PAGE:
And as I look at the lineup of songs, the first four are solid hitters. I envision three of the four batters getting singles in a baseball game with "24 Frames" getting a double or maybe a triple. 

Then comes the four power hitters of the lineup: "Children of Children," "The Life You Chose," "Something More Than Free," and "Speed Trap Town." Just fantastic songs.

Having followed Isbell's music closely since he was in Drive-By Truckers and then went solo, I see some common themes in this album with his earlier work: regret, flight, desire, nostalgia, bad decisions, grim optimism, sadness, loss, alienation, et al.

The album starts out of a pleasant tune, but looking more deeply, the lyrics of "If It Takes a Lifetime" reveal a pessimistic tone. When hearing, "I keep my spirits high, find happiness by and by,/ If it takes a lifetime," I get the sense that the persona of the song will never find happiness. "If it takes a lifetime" lingers in the air. Big "if." Later on, some of my favorite lines in the song provide this outlook: "A man is the product of all the people that he ever loved./ It don't make a difference how it ended up." I hope that's true. 

"24 Frames" provides one of the more interesting choruses I've heard in a long time: "You thought God was an architect. Now you know/ He's something like a pipe-bomb ready to blow./ And everything you've built that's all for show goes up in flames/ In twenty-four frames." I doubt the rubes who run radio stations will play a song comparing God to a pipe bomb. Their loss.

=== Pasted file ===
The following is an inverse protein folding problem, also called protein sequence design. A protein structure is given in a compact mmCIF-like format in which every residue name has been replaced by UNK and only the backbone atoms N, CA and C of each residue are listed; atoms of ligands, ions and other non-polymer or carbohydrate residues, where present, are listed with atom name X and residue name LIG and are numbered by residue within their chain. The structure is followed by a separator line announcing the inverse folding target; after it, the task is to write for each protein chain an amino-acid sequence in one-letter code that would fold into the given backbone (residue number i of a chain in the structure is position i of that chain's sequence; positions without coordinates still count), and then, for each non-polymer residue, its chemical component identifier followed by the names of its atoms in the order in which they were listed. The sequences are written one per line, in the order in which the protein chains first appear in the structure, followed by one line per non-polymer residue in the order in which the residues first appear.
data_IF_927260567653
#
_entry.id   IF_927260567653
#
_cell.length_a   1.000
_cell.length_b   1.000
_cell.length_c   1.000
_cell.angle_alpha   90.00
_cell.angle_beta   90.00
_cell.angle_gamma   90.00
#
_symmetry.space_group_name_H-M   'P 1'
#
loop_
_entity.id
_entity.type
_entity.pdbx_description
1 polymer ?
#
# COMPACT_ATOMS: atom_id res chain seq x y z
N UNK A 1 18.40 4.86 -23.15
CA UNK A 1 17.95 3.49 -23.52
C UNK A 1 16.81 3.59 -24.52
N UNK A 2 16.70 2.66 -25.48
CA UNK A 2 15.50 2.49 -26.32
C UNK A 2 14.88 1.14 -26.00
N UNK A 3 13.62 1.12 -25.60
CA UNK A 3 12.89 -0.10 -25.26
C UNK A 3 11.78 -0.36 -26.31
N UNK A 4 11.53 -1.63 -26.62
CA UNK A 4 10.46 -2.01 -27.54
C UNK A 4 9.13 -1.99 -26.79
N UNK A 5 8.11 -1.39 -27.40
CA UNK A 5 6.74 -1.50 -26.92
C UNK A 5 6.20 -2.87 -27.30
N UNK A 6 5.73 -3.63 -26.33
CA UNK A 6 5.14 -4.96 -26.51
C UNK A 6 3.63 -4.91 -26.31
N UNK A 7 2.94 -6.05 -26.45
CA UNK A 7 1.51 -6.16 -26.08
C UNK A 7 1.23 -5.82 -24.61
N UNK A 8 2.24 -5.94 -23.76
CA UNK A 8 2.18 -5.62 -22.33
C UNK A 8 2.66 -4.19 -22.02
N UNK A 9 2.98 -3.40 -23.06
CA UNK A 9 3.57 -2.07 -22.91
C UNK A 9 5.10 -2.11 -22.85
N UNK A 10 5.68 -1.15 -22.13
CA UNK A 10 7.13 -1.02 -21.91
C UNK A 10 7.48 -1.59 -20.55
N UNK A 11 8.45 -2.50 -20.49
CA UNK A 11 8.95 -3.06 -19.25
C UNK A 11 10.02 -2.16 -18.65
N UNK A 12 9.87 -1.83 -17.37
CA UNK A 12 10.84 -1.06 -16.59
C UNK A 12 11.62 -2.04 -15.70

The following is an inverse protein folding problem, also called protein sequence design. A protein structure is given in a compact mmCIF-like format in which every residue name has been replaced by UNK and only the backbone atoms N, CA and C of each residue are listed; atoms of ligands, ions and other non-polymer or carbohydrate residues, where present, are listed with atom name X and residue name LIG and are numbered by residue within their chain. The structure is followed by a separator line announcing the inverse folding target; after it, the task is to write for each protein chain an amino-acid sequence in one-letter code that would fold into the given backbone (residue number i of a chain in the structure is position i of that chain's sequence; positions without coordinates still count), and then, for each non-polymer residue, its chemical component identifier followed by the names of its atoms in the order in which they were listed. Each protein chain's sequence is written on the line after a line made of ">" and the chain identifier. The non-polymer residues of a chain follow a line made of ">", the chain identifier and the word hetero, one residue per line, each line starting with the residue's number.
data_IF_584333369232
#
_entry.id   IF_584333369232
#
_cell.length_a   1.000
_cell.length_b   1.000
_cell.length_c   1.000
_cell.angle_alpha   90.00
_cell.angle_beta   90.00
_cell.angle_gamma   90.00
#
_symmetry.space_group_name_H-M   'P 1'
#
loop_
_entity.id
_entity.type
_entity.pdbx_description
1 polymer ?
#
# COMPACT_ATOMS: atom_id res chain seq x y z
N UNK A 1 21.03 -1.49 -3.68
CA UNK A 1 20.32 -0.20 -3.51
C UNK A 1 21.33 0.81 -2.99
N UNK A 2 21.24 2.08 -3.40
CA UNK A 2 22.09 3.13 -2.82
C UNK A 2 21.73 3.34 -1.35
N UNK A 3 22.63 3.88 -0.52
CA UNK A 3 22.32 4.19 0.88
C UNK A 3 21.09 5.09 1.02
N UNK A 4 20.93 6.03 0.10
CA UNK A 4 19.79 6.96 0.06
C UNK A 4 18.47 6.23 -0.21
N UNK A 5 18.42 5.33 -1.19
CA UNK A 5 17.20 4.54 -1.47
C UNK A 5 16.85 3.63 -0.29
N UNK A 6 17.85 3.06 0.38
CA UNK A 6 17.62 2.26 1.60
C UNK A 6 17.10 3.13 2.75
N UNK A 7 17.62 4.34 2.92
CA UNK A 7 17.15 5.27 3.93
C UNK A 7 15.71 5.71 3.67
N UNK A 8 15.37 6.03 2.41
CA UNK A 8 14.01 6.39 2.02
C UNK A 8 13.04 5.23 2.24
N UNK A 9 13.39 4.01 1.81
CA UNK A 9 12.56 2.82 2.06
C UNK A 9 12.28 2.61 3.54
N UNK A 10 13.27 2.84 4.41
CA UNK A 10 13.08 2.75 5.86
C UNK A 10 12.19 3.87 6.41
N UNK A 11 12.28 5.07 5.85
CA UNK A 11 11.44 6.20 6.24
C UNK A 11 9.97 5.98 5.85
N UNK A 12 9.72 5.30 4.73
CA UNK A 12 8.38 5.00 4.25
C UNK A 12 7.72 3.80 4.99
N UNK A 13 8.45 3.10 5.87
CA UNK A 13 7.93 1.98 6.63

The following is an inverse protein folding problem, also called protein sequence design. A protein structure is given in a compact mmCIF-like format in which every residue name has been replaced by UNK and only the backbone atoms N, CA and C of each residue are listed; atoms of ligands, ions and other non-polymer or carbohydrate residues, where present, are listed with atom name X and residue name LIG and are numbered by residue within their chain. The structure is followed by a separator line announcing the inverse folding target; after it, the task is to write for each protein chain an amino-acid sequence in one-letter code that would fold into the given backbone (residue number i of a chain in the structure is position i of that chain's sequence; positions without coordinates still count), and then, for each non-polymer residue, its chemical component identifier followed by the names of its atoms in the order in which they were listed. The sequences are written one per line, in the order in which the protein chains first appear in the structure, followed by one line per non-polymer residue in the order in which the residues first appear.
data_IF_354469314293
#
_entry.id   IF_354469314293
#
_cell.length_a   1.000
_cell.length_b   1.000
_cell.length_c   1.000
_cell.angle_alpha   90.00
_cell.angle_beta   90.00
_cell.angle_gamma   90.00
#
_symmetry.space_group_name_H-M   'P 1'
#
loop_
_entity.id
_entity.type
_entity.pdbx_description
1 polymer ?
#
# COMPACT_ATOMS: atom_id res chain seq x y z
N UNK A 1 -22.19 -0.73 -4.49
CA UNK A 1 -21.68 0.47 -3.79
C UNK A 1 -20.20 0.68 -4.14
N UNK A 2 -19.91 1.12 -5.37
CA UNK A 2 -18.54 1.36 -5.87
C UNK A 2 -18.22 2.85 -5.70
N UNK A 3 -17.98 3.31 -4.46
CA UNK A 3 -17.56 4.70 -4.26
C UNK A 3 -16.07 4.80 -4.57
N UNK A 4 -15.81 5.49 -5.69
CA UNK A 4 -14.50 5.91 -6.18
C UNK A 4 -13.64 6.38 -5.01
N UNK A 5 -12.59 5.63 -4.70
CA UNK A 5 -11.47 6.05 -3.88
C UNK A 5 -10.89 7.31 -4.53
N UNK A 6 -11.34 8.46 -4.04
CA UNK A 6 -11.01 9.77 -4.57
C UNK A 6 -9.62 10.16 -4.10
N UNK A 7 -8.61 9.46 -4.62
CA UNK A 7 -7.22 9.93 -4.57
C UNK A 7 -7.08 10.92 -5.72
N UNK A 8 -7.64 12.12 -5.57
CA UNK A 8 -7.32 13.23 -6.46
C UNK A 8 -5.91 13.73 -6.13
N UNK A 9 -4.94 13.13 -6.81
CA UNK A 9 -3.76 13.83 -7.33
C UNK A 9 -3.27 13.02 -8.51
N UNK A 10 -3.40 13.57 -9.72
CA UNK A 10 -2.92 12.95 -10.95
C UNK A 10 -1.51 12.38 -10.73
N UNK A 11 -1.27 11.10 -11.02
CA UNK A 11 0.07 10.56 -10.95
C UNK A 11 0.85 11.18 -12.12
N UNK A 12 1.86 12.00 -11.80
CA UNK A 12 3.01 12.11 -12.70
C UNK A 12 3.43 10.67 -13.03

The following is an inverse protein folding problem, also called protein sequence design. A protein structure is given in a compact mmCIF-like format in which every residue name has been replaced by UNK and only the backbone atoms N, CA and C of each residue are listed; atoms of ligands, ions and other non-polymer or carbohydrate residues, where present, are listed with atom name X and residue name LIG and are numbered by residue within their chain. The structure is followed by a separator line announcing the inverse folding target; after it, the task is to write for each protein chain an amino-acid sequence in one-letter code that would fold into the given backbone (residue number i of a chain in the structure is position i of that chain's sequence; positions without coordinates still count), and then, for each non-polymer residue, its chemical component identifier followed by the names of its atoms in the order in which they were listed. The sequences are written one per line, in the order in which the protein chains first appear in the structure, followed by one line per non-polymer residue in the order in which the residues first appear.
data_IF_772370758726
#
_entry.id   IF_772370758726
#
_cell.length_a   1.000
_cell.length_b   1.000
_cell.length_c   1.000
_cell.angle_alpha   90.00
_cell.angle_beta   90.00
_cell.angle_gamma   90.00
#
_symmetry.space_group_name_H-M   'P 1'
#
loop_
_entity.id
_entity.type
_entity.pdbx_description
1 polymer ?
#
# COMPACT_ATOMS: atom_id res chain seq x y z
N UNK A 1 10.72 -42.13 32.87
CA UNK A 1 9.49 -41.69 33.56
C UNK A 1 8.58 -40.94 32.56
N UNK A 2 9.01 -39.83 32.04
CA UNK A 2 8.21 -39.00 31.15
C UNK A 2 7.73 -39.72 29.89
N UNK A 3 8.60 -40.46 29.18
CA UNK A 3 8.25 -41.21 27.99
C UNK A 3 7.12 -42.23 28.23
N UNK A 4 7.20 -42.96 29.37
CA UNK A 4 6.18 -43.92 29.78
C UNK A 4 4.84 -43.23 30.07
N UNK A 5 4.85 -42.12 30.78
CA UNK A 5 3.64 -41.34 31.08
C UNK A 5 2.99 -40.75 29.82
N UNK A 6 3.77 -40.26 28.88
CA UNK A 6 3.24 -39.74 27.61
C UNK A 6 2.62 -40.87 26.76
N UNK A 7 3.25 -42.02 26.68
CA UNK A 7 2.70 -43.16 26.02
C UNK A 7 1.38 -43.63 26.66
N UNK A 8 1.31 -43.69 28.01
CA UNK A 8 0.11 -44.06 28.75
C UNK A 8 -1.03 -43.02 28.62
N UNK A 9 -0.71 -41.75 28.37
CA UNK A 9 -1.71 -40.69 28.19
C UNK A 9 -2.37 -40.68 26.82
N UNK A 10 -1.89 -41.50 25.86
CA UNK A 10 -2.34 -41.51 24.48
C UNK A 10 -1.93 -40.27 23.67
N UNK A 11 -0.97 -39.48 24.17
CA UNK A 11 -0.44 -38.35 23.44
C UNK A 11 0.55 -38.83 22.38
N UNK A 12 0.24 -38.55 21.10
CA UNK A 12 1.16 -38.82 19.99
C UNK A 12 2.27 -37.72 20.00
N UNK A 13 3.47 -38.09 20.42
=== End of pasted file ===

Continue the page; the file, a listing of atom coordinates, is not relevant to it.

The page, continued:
The first of the power hitters, "Children of Children," could invite some criticism from the liberal intelligentsia (and I say this as someone who would be considered "liberal") because people could interpret it as a coming out against single motherhood. That would be flat-out stupid. The lyrics stoically look at teenage pregnancy with music that reminds me of Neil Young. 

If there's a song out there that in one line references Jack Daniels and in the next line references The Bell Jar, I'd like you to find it. The themes of flight, desire, and nostalgia resonate throughout "The Life You Chose." 

If people don't listen closely enough, they could see "Something More Than Free" as some kind of positive workingman's anthem, similar to how some people think "Born in the USA" and "Pink Houses" are optimistic songs about America. The persona of the song clearly is working too damn hard and has no life outside of working at least two jobs. When the persona thanks God or feels "lucky" "for the work," you get the sense that the character of the song is underpaid and overworked with no recourse or way out. 

As stunning as "Elephant" was on Southeastern, I think "Speed Trap Town" is its equal. It's a gut-wrenching song about a guy wanting to flee his hometown as his dad dies in an ICU: "But it never did occur to me to leave until 'til tonight/ When I realized he'll never be alright./ Sign my name and say my last goodbye, then decide./ There's nothing here that can't be left behind." 

The last two songs are odes to Charleston, SC and Centro-matic. The former, "Palmetto Rose" is a fun, jaunty number with soul. The latter, "To a Band That I Loved" surprised me because when I think of Centro-matic, fuzz-laden electric guitars come to mind. In contrast, the song is a slower-moving melodic treatise on the early days of the band when Isbell played with them when he wasn't touring with DBT. It's a song I didn't care for at first, but it's grown on me. 

Friday, July 17, 2015

Music Friday: "Surfin' Bird"

Some commercial has this old tune tattooed in my brain as of late. 

You might as well enjoy this earworm too. 



Of course, you might also know it from Family Guy